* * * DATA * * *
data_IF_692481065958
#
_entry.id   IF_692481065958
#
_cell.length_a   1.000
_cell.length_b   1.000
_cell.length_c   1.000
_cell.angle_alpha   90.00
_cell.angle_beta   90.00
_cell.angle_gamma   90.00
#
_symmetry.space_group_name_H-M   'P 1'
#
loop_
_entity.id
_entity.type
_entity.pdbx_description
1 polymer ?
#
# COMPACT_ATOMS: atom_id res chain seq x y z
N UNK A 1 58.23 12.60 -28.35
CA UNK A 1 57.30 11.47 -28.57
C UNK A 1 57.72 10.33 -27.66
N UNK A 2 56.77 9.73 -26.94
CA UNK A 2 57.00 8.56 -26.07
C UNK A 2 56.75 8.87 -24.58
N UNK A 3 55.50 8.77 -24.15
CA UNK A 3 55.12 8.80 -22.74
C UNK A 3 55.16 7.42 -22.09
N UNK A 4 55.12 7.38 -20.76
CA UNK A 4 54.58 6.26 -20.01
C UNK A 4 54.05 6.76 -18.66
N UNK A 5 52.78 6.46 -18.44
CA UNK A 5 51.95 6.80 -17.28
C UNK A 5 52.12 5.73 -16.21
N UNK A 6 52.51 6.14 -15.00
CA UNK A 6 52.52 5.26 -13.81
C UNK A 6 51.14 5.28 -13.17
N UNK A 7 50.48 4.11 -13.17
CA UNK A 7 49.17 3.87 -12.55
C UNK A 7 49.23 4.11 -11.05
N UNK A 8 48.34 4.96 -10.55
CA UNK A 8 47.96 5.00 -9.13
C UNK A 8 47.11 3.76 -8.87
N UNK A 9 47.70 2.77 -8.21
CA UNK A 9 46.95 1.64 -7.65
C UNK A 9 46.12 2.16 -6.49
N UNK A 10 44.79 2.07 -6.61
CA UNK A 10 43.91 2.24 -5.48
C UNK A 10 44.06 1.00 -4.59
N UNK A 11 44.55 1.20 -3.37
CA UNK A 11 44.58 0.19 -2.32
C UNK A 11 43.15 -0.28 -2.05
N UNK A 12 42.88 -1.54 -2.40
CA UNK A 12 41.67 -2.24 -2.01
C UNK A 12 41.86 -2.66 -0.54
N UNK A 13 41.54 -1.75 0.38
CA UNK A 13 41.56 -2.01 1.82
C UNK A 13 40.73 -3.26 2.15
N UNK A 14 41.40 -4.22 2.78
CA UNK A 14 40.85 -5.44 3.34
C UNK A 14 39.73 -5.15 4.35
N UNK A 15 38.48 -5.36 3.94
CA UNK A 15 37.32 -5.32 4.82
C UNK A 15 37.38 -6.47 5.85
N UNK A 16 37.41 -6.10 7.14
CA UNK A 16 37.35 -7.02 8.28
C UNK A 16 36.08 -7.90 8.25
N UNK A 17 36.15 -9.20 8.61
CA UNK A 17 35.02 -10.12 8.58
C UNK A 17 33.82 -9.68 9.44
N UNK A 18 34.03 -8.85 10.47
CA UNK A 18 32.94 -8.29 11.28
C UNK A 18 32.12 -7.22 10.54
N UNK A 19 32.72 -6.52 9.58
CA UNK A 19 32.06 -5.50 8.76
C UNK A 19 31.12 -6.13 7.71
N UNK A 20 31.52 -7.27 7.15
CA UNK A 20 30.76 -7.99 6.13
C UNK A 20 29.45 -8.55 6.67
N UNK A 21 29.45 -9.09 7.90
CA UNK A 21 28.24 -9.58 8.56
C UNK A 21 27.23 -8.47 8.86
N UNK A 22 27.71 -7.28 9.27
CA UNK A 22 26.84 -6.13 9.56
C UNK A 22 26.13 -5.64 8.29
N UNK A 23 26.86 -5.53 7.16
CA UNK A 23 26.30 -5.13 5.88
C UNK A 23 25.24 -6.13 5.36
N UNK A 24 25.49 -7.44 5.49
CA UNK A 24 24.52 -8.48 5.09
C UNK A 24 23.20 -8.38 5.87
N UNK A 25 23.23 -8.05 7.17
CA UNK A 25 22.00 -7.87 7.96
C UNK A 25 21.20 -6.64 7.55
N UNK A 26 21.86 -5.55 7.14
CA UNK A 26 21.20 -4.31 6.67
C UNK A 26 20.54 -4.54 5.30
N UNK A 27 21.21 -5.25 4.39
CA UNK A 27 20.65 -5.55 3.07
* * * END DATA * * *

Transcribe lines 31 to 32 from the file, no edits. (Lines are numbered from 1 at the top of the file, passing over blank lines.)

CA UNK A 4 54.58 6.26 -20.01
C UNK A 4 54.05 6.76 -18.66